BY DAVE SIMPSON
At the upcoming Networld+Interop show (May 6-11 in Las Vegas), SAN Valley Systems is expected to announce a gateway that will enable companies to link Fibre Channel storage area networks (SANs) over optical IP networks. Shipments of the SL1000 IP-SAN Gateway are due in June.
Applications that can benefit from IP-based storage include disaster recovery (such as mirroring and data replication), resource consolidation, and managed storage services.
SAN Valley is a relatively early entrant in a market that will become increasingly crowded this year. The company will compete to varying degrees with vendors like Cisco (through a collaboration with Brocade as well as the acquisition of NuSpeed), Crossroads, Computer Network Technology (CNT), Entrada, FalconStor, Lucent (via a partnership with Vixel), Netconvergence, Nishan Systems, and SANcastle.
Most of those vendors have yet to ship product. Exceptions include FalconStor and Nishan (see InfoStor, March 2001, p. 1), and CNT, which was first to market with SAN-over-IP more than a year ago. Cisco is expected to ship a competing product this summer.
SAN Valley officials characterize their technology approach as "managed encapsulation" and contrast it with other approaches that include software-based routing (protocol conversion from Fibre Channel to Gigabit Ethernet), native-attach switching, and software-based tunneling. Managed encapsulation is also a tunneling approach, but it relies on a combination of hardware and software.
"A lot of the problems and issues associated with tunneling were implementation problems and are not inherent to the technology itself. We've solved those problems," claims Rick Walsworth, vice president of marketing at SAN Valley.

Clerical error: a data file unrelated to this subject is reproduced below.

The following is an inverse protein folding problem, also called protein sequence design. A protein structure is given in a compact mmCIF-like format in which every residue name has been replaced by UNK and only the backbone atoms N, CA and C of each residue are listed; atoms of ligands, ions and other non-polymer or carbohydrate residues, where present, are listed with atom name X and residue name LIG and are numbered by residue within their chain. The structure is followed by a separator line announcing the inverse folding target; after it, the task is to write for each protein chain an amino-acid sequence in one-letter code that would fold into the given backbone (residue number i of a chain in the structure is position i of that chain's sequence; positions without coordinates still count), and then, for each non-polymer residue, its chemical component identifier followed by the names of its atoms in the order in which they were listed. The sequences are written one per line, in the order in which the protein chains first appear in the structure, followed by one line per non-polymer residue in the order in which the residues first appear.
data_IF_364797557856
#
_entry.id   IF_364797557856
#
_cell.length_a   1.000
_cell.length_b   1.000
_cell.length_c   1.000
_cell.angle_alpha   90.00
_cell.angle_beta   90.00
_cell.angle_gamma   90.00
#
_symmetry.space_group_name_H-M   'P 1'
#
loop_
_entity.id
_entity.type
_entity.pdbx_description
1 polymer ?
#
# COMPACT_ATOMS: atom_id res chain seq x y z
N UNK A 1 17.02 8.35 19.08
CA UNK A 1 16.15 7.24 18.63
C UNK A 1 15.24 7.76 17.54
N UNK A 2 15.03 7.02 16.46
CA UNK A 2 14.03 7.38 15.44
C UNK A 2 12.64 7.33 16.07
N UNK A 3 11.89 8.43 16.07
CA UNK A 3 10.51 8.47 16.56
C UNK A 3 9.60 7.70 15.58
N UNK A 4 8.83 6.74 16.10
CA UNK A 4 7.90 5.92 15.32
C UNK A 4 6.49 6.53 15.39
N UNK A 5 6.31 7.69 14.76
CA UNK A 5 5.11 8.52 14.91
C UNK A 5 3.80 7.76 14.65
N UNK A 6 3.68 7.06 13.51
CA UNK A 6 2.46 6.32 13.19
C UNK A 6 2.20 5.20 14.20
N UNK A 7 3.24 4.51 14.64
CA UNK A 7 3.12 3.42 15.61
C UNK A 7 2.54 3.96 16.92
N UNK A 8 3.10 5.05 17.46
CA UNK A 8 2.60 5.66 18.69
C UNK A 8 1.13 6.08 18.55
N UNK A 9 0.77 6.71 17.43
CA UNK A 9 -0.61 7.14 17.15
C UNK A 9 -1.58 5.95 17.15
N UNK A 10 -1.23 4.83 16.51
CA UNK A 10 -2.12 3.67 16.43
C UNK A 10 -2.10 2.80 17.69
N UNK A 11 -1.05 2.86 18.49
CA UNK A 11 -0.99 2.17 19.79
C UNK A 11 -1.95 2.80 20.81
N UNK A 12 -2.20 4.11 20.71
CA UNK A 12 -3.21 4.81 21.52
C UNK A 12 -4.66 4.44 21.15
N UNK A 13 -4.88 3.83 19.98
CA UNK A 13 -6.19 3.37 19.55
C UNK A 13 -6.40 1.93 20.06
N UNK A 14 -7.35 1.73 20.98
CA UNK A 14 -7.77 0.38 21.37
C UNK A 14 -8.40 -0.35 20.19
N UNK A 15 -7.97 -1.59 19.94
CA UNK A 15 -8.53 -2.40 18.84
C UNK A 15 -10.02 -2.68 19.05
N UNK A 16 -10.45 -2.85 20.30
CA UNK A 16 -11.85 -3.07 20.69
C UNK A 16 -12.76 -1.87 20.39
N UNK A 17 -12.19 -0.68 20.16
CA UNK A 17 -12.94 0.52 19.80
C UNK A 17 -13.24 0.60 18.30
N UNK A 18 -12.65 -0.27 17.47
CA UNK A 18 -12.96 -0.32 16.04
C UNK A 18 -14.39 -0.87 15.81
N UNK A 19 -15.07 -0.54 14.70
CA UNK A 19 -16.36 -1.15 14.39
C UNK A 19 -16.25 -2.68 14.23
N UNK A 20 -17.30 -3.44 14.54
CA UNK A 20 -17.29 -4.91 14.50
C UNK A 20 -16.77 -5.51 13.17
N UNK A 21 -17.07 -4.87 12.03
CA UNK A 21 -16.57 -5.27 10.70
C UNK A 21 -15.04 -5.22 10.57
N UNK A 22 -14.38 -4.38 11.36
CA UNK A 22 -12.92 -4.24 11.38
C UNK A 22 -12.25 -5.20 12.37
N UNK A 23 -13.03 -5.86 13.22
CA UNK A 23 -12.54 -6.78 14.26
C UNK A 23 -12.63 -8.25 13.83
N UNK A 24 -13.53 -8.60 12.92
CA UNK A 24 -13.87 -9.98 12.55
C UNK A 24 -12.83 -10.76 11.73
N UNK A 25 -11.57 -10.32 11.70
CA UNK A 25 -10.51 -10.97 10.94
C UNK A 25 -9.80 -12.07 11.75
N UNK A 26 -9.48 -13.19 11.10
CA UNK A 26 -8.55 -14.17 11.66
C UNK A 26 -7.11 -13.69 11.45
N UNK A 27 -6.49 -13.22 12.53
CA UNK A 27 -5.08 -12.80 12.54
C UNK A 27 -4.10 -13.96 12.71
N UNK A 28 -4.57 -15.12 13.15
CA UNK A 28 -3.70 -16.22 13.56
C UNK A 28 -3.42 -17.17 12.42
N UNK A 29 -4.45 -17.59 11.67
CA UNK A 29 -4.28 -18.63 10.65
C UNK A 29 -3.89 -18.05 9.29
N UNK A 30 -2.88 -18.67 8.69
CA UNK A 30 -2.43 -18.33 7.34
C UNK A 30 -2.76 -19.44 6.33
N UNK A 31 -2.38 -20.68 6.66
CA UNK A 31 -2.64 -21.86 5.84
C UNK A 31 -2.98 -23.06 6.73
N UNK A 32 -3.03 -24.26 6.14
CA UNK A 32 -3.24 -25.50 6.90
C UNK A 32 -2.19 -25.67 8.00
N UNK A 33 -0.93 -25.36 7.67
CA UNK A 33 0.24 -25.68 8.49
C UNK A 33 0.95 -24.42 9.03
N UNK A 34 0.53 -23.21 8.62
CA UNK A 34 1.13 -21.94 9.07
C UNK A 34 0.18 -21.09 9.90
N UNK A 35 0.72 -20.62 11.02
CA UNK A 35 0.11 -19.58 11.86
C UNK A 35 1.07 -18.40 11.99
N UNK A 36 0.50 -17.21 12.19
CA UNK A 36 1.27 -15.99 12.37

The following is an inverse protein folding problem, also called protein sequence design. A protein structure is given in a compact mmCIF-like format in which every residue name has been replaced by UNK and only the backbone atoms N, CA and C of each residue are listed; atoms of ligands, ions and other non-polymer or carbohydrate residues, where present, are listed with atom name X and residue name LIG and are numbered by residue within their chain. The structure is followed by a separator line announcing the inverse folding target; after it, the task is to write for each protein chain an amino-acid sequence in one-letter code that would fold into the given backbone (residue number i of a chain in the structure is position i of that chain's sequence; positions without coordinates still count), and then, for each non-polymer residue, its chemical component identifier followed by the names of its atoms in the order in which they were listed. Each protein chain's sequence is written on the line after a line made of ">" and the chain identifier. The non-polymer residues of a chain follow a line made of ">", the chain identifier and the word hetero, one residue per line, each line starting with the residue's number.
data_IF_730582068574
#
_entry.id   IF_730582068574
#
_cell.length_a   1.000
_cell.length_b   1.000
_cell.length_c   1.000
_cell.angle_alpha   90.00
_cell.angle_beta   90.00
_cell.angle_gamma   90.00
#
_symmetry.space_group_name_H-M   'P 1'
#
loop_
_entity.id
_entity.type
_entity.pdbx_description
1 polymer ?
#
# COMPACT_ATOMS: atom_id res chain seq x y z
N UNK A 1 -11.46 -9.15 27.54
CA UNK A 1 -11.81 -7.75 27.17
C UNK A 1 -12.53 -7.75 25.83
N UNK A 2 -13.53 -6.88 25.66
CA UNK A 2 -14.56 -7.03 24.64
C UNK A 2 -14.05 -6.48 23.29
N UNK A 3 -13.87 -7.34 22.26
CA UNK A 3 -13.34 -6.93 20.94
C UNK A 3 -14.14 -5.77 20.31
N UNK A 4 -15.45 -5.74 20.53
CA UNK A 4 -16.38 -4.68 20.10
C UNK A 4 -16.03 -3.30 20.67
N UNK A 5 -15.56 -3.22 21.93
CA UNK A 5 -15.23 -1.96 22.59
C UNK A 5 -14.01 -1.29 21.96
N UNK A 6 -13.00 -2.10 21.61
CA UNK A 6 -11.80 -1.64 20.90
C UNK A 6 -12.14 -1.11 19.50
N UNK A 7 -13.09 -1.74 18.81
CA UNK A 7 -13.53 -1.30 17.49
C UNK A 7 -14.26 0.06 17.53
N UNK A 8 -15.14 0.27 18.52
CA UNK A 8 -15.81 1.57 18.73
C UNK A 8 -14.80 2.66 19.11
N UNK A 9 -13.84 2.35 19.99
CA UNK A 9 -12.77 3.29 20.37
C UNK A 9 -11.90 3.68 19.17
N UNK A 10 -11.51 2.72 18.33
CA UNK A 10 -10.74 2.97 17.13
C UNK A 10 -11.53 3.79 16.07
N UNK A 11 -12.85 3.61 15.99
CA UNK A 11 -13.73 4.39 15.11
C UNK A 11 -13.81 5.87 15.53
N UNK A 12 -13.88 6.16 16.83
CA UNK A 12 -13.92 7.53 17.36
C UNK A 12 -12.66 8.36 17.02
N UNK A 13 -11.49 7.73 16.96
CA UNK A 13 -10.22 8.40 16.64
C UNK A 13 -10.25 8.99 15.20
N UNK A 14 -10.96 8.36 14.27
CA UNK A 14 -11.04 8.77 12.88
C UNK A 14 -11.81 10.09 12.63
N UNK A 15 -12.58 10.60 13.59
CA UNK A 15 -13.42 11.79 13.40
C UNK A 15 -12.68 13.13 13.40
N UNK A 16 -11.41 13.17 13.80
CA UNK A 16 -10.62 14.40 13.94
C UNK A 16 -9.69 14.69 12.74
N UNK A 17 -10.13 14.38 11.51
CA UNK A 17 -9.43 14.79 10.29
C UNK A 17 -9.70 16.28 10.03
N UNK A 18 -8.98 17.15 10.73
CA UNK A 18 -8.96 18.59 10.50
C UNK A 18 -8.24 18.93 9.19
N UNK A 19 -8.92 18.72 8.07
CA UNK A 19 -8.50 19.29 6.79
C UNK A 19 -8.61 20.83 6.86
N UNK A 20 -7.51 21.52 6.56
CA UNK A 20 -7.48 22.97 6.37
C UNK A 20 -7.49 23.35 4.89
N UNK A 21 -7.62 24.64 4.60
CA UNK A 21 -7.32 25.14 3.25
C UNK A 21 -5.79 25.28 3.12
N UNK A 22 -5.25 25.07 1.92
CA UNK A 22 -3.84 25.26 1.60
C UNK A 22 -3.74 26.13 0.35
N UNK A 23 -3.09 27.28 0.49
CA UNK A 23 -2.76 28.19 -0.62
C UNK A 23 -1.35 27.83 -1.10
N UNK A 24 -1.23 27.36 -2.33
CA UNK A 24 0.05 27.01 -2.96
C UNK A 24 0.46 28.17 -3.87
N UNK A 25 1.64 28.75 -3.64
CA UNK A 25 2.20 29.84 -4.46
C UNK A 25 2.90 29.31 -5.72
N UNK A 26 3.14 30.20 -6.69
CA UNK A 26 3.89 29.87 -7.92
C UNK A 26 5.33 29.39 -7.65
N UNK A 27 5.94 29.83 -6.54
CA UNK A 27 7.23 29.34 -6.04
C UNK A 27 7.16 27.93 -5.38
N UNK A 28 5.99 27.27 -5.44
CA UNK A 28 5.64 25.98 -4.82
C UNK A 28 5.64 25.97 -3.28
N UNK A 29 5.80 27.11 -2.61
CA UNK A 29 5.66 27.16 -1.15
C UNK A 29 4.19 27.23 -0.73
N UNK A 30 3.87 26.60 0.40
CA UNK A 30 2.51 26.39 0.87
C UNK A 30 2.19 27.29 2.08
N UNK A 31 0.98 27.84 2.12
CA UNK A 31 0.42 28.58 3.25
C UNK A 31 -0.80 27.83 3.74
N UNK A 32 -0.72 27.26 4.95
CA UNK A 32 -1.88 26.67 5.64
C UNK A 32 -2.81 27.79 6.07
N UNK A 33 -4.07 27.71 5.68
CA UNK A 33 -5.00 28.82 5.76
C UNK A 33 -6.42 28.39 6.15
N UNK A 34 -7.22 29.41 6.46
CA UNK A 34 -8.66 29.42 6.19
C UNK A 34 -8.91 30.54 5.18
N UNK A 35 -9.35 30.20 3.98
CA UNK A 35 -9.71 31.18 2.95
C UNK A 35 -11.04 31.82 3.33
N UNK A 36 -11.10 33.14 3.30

SAN Valley officials claim that each of the other approaches has drawbacks, most often high latency (and relatively low performance), low port counts, and high per-port prices. (The company had not set pricing for the SL1000 IP-SAN Gateway at press time.) On the performance front, SAN Valley officials claim wire speeds, or close to 200MBps in duplex mode.
Using SAN Valley's version of the evolving FC-IP specification, users can build multi-node, extensible SANs across IP networks.
The SL1000 handles encapsulation and de-encapsulation of storage traffic. The gateway includes four independent channels, each with one Gigabit Ethernet port and one Fibre Channel port.
SAN Valley developed a single chip that incorporates Fibre Channel and Gigabit Ethernet Media Access Control (MAC) devices, referred to as a managed encapsulation engine, which enables communications via packetized protocols. This allows the gateway to move any Fibre Channel protocol over an IP network in a way that is transparent to the Fibre Channel SANs.
For bandwidth management, SAN Valley plans to provide functions such as Quality of Service (QoS) and traffic shaping (the ability to control the amount of data that a Fibre Channel network puts out onto a Gigabit Ethernet network).
Since all of the various approaches to linking Fibre Channel SANs over IP WANs will eventually rely on standards that have yet to be finalized-such as FC-IP and iSCSI-all the approaches could be considered proprietary. SAN Valley plans to make its gateway compliant with standards such as FC-IP and iSCSI in a phased-in approach, as do most of its competitors.
For example, SAN Valley's first gateway implementation is a proprietary version of the FC-IP specification. An implementation due in the first half of next year will be fully compatible with the FC-IP standard. And, in the third phase of SAN Valley's rollout, expected in the first half of 2003, the product will be compatible with the iSCSI and FC-IP standards, both of which are under development in the Internet Engineering Task Force (IETF).